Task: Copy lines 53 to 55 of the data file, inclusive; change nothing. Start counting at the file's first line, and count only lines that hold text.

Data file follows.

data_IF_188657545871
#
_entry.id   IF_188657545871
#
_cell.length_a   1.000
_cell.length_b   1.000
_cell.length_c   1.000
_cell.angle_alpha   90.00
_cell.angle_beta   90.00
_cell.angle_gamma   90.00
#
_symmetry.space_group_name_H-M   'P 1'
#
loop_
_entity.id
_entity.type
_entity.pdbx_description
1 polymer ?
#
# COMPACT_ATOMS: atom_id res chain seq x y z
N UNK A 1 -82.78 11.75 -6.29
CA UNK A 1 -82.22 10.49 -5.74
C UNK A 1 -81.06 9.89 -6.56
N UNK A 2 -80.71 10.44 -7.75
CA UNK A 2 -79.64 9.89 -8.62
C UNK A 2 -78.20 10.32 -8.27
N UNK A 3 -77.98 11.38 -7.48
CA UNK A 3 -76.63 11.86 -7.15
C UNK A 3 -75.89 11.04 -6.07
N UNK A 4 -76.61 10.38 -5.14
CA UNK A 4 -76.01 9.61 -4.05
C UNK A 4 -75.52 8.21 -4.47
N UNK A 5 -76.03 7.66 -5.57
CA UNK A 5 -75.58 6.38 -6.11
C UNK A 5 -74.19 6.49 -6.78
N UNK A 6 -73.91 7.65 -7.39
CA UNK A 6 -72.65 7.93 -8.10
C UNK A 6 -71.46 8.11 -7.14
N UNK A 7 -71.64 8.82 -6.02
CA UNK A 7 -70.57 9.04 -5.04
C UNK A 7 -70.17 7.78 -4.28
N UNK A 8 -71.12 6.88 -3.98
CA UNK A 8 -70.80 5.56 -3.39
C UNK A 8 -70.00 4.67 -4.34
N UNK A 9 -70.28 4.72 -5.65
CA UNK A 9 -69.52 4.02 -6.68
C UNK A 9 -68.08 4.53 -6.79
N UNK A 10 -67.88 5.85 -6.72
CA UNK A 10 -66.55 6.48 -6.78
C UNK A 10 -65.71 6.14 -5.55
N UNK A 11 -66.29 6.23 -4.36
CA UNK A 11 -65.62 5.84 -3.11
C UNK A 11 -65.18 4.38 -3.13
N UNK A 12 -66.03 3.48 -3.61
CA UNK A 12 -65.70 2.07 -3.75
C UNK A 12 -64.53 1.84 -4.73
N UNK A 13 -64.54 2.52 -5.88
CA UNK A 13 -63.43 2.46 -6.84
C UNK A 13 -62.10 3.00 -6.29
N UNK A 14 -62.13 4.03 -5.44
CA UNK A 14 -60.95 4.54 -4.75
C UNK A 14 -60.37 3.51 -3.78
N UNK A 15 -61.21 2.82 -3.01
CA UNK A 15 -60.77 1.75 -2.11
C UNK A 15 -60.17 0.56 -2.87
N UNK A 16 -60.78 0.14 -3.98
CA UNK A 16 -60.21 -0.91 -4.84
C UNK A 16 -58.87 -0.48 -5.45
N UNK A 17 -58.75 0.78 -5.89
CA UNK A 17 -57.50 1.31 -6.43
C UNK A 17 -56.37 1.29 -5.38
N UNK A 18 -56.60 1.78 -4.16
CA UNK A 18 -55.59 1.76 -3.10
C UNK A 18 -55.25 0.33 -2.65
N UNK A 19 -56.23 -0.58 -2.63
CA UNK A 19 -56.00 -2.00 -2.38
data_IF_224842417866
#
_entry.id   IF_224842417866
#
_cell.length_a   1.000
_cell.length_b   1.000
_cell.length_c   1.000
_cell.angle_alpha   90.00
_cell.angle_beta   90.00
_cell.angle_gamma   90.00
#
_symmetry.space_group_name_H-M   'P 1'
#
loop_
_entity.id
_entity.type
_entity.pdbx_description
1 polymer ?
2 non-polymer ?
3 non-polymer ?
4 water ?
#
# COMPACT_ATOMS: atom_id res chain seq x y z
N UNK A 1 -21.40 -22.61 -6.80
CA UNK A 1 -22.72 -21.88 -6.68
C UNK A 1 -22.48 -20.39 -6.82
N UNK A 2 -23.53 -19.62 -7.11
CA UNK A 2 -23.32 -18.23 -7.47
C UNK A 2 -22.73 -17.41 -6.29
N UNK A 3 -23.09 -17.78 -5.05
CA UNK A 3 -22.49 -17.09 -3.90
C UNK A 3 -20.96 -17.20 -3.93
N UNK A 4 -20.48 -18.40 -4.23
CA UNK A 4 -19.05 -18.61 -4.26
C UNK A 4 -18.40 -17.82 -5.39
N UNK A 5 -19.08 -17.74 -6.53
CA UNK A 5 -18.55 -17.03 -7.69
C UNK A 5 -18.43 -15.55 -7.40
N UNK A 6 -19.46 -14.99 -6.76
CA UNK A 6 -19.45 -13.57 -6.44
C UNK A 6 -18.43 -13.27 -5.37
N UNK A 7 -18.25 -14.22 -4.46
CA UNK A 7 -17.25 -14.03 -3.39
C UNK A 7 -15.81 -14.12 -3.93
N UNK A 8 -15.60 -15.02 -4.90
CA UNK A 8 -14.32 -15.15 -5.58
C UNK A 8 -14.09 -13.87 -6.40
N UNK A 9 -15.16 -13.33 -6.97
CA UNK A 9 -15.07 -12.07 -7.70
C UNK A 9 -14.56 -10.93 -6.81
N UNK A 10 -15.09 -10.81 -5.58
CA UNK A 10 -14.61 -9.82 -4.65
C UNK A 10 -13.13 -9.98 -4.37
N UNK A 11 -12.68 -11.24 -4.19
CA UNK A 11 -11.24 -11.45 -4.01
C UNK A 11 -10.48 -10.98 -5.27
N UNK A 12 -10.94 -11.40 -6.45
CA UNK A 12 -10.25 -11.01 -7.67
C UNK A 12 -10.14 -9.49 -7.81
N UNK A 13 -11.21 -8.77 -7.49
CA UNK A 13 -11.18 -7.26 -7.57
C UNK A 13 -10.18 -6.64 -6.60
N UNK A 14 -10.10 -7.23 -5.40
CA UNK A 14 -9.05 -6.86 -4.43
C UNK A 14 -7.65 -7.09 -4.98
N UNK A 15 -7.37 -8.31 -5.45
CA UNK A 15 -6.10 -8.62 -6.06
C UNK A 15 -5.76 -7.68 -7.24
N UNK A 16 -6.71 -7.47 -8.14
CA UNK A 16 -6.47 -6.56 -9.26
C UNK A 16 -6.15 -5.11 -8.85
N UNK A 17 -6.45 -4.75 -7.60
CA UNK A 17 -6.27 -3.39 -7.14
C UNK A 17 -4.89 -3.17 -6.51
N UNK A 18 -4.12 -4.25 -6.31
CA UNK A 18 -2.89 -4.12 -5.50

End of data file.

C UNK A 11 -65.18 4.38 -3.13
N UNK A 12 -66.03 3.48 -3.61
CA UNK A 12 -65.70 2.07 -3.75